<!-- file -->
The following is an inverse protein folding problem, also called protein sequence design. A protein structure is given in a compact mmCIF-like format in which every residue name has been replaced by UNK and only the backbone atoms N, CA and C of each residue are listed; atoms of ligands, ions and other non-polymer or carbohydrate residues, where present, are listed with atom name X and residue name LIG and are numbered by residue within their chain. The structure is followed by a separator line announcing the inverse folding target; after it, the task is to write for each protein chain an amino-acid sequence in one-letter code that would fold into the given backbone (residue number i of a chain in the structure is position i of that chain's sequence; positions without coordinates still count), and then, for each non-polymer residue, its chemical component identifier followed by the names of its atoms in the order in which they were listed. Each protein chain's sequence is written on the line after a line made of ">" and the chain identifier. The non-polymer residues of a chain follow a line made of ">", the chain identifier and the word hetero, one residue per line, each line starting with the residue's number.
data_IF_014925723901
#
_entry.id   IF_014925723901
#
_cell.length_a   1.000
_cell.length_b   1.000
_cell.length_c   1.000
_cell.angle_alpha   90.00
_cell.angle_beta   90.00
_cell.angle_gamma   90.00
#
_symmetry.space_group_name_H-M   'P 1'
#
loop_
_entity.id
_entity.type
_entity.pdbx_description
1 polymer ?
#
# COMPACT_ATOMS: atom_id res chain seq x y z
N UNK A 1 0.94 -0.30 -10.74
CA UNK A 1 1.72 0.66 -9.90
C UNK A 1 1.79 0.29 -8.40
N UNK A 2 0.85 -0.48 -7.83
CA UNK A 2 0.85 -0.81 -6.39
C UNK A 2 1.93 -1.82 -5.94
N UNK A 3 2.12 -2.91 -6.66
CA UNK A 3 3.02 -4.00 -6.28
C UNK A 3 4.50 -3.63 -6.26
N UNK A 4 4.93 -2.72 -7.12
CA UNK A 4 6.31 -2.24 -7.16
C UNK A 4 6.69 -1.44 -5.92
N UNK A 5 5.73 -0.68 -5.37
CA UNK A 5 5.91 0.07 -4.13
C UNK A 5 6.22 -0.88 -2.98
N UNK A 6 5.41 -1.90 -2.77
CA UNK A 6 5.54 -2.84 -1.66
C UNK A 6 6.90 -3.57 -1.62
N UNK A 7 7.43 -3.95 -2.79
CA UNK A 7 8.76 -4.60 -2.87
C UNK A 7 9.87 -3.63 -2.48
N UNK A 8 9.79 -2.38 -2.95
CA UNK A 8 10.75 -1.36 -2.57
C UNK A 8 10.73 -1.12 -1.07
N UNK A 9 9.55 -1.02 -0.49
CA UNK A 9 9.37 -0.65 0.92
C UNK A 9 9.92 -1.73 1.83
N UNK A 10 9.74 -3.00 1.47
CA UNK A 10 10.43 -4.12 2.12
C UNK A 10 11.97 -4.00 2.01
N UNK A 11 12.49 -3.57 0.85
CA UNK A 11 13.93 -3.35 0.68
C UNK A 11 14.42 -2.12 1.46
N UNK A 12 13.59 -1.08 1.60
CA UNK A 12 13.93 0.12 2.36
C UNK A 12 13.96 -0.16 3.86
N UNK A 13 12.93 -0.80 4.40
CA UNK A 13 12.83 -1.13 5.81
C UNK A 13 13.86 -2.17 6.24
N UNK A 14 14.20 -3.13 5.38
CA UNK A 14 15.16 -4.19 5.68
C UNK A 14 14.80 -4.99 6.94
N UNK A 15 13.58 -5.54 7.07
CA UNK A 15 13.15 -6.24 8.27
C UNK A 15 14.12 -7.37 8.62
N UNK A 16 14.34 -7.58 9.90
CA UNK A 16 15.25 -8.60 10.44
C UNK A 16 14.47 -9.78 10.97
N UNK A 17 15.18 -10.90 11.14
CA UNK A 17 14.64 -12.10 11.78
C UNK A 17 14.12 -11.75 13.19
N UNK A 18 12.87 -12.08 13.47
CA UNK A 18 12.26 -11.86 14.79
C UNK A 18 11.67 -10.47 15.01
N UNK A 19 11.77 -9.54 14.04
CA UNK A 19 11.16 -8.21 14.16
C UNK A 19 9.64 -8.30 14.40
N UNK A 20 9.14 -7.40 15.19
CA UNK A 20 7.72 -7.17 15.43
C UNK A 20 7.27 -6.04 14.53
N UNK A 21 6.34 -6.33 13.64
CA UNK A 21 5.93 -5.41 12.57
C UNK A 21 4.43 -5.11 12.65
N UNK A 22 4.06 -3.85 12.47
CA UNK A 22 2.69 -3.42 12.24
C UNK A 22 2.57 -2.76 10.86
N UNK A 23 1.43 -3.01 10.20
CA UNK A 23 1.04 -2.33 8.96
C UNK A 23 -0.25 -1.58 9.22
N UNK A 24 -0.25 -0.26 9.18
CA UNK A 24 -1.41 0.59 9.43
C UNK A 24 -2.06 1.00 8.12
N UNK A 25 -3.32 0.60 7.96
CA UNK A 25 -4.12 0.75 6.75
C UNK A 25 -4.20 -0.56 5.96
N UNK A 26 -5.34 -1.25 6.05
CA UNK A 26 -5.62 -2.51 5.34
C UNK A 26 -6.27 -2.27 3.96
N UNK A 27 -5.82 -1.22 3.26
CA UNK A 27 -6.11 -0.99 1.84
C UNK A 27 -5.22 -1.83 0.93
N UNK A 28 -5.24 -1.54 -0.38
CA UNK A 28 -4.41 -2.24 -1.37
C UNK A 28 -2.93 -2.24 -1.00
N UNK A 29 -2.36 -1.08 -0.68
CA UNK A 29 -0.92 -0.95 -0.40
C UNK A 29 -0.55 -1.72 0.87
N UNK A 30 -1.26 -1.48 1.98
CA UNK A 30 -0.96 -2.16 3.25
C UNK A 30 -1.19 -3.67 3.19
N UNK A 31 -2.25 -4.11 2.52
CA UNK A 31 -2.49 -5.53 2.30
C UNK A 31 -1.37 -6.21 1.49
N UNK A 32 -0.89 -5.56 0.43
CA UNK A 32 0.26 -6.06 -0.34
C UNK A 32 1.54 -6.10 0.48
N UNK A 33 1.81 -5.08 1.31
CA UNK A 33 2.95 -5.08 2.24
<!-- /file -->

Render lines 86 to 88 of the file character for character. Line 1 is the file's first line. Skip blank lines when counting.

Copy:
CA UNK A 22 2.69 -3.42 12.24
C UNK A 22 2.57 -2.76 10.86
N UNK A 23 1.43 -3.01 10.20